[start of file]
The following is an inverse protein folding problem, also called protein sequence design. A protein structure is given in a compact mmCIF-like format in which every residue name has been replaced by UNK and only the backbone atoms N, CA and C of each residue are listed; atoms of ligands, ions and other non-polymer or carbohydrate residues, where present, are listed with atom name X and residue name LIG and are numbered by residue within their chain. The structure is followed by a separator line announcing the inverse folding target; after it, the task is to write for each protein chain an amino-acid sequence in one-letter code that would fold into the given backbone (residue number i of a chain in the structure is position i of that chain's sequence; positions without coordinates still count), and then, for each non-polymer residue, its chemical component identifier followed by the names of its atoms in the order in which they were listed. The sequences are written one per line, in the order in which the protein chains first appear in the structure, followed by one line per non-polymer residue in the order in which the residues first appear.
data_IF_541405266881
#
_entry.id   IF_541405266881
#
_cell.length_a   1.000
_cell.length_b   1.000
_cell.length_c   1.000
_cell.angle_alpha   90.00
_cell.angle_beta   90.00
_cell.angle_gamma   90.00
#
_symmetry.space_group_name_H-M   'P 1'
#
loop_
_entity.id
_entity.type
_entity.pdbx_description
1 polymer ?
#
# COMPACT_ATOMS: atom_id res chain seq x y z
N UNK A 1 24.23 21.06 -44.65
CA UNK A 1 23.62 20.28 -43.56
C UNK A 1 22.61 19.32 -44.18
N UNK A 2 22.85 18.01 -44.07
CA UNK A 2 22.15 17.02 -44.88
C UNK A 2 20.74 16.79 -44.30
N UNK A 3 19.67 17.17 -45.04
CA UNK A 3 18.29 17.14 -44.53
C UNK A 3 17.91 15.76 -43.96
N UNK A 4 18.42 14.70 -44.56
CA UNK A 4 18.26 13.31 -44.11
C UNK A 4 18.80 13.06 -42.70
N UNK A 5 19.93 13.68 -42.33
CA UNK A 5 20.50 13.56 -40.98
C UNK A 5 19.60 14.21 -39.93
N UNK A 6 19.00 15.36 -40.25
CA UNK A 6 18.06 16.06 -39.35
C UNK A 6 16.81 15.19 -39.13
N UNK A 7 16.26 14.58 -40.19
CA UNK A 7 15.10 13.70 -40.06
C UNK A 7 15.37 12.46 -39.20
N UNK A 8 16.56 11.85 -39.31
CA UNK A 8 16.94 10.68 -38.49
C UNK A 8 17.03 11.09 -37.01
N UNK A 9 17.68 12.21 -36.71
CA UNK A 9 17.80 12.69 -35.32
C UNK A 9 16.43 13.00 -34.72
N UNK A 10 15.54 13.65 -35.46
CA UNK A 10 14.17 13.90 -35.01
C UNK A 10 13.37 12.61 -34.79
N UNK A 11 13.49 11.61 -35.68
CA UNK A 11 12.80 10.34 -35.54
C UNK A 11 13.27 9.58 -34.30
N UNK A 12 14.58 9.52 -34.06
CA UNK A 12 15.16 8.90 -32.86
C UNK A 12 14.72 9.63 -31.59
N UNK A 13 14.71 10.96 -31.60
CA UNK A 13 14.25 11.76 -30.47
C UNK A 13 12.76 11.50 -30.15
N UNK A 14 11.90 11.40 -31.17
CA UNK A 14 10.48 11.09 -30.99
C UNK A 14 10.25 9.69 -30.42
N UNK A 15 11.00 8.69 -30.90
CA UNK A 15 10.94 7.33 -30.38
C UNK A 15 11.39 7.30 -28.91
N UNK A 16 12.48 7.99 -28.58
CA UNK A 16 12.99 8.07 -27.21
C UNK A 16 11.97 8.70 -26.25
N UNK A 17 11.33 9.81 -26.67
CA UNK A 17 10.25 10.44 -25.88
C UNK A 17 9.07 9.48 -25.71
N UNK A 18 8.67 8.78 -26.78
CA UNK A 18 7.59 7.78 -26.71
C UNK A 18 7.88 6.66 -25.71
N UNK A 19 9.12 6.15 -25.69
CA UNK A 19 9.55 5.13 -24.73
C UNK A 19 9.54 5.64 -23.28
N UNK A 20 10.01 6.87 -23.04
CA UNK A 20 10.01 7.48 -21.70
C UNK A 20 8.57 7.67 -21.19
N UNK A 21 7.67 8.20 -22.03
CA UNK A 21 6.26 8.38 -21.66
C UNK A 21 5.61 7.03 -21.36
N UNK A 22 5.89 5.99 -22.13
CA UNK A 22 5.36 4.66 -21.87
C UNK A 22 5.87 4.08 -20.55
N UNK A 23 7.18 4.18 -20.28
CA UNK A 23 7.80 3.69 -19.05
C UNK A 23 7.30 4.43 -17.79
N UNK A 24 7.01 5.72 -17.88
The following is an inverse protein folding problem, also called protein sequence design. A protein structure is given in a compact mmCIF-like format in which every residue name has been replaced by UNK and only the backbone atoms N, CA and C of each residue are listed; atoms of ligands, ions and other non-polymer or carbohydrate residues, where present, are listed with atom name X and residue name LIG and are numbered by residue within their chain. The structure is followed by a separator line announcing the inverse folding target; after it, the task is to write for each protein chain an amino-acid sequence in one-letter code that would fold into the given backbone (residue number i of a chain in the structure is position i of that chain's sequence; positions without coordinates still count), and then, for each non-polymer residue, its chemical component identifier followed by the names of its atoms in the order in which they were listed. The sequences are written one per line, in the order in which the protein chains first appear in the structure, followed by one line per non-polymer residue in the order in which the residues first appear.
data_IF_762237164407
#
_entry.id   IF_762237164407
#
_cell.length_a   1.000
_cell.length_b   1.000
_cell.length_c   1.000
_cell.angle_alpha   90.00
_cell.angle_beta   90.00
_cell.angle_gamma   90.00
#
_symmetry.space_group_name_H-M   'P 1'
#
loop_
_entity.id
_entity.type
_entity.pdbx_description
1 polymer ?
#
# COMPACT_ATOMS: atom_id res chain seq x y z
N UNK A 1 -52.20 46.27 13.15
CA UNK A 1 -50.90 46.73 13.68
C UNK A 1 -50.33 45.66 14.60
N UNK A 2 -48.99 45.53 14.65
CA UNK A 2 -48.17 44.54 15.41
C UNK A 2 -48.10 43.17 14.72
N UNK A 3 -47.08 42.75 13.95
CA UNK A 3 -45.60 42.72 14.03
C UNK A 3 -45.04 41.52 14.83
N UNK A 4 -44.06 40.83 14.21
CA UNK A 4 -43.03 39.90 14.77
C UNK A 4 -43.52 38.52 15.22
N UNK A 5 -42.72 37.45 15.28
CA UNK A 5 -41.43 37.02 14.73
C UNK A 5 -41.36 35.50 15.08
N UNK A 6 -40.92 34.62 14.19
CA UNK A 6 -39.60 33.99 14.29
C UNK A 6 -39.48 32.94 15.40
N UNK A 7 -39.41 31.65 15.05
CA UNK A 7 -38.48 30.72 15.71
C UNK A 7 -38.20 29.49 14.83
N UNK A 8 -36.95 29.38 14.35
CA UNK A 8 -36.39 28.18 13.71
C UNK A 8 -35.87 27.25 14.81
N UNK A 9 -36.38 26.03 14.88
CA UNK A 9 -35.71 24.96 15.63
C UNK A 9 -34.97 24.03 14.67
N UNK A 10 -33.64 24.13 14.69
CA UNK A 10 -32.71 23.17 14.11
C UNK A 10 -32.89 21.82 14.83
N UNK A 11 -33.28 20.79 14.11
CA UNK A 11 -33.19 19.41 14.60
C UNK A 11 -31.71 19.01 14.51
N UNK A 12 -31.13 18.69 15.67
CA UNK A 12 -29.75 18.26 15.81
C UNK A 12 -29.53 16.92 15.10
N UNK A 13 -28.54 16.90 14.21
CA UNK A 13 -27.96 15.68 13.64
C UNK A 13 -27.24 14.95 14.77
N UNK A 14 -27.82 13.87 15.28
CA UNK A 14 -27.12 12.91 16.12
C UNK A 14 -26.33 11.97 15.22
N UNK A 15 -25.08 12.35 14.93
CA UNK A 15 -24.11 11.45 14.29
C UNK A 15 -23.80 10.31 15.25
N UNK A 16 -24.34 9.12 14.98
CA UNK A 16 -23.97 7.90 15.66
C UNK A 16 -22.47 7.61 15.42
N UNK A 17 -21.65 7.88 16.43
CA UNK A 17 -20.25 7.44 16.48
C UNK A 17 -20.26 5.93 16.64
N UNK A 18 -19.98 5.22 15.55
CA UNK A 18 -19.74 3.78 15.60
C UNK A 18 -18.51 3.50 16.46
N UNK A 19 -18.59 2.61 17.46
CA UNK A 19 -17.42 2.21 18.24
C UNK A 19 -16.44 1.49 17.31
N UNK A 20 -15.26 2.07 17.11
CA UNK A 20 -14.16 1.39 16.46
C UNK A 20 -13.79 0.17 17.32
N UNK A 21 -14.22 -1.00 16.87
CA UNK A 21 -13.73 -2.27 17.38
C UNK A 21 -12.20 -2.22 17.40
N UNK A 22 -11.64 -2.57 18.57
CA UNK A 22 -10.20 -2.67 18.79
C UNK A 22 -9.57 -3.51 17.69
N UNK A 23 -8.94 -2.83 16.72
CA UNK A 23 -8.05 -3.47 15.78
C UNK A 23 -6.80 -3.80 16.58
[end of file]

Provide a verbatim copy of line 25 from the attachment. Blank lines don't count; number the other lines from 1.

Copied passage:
N UNK A 2 22.85 18.01 -44.07